"As we continue to sort through the many logs and reports from our sister stations participating in the American Legion 100th Birthday Special Event held on March 9, we’re pleased to report a successful event highlighted further by a record number of TALARC stations that made successful QSOs, and even helped out by acting as K9TAL net control stations at various times throughout the day. Band conditions were not unfavorable, but with a series of thunderstorms racing across the continent both 20M and 40M were quite noisy.

"Despite the QRN, Bill (KI0CW) in South Dakota, and Everett (WA3DVO), Kenny (KB3IIE) and other members of Maryland Post 275 (N3TAL) gathered in dozens of contacts coast to coast on 20M. K9TAL operators at National Headquarters in Indianapolis also swapped K9TAL SE net control duties on the 40M band with K3EMD, the Easton Amateur Radio Society in Easton, Md., throughout the day, with superb coordination and results. And special thanks as well to Shannon (W6SPY), George (KM4QOY/W4CDA), Don (KA5DON/K5TAL), and several other TALARC members and many of our 38 American Legion post amateur radio clubs, who relayed contacts from far corners of the country.

"As a result, American Legion National Headquarters has so far mailed 73 special Event Certificates and QSLs to interested ham radio operators, as well as a dozen or so emails and letters of appreciation. We also added about 30 new members since the day of the special event – always a great result of getting K9TAL on the air. If you QSO’d with any of the SE stations on any frequency or by any mode, National Headquarters has a commemorative certificate for you. To get yours, send a self-addressed 9x12, stamped envelope to The American Legion Amateur Radio Club, c/o The American Legion, 700 N. Pennsylvania St., Indianapolis, IN 46204. Please include your approximate contact time, frequency and mode – HF, IRLP or EchoLink. We collect QSL cards as well, and will return our own in exchange."

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American Legion to host military hiring fair in Los Angeles

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Hiring Our Heroes is collaborating with The American Legion to host a military hiring fair in Los Angeles.

The Hiring Fair will take place Tuesday, April 23, from 8:30 a.m. to 2 p.m. at American Legion Hollywood Post 43, 2035 North Highland Avenue, Los Angeles, CA 90068.

The event includes a resume workshop taught by The American Legion that will focus on resume building, networking and interviewing tips. Career coaches will be on hand to help participants develop an elevator pitch and to participate in mock interviews following the workshop.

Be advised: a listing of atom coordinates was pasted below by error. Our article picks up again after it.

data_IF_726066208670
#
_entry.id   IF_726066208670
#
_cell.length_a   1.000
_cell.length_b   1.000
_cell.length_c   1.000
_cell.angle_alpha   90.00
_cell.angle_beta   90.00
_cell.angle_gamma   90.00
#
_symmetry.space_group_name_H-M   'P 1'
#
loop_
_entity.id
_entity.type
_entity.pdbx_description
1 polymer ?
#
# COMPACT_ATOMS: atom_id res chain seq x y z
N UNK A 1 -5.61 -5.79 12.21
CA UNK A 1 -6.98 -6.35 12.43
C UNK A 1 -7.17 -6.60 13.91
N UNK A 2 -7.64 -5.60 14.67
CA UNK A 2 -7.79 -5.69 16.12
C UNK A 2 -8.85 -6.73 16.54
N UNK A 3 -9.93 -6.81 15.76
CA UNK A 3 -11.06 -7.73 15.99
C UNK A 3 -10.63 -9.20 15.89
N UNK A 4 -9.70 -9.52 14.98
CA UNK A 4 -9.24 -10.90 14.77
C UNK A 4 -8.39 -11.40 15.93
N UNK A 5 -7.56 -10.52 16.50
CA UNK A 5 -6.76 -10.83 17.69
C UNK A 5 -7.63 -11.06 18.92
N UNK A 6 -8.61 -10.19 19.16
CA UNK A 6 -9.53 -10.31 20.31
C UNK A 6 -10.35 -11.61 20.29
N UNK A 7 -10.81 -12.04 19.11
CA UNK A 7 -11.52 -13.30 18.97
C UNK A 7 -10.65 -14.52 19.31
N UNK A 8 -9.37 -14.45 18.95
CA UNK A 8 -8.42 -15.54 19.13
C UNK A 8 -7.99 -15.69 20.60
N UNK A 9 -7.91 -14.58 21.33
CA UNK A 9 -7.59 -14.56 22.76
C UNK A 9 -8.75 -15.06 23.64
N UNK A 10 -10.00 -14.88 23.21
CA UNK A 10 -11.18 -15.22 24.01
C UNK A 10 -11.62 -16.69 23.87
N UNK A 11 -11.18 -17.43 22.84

The American Legion also will host a LinkedIn workshop. Participants will learn how to optimize resources available via LinkedIn, as well as how to manage a LinkedIn profile.

To register for the Military Hiring Fair and connect with local and national employers, visit

Registration: 8:30 a.m.

Workshops: 9:00-1:30 a.m.

Hiring Fair: 11:00 a.m. – 2:00 p.m.

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Arizona town celebrates GI Bill’s 75th anniversary

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The town of Florence, Ariz., paid tribute March 30 to one of its most famous former citizens: Ernest W. McFarland, the U.S. senator who sponsored the Servicemen’s Readjustment Act of 1944, 75 years earlier. Drafted initially on stationery at the Mayflower Hotel in Washington, D.C., by American Legion Past National Commander Harry Colmery, the GI Bill was signed into law by Franklin Roosevelt on June 22, 1944.

McFarland, along with 1943-1944 American Legion National Commander Warren Atherton, shepherded the legislation through Congress and are jointly considered the “fathers of the GI Bill.”

The day began with a parade through the center of Florence, a town of around 33,000 people roughly an hour southeast of Phoenix in Penal County. Bordered to the east by the scenic Superstition Mountains, Florence is one of the oldest towns in the area and its National Historic District has more than 25 buildings listed on the National Register of Historic Places. The parade featured a horse-mounted color guard, floats from various local civic groups and politicians, and old jeeps. Children carrying small American flags lined the sides of the main street and scrambled to recover candy thrown by those in the parade – like Department of Arizona American Legion Commander Steve Aguirre.

“It is extremely important that the Legion Family must continue to think outside the box when it comes to educating the veteran community and the general public about our mission and the accomplishments of the organization,” said Aguirre, noting the importance of Legion visibility in community events like this.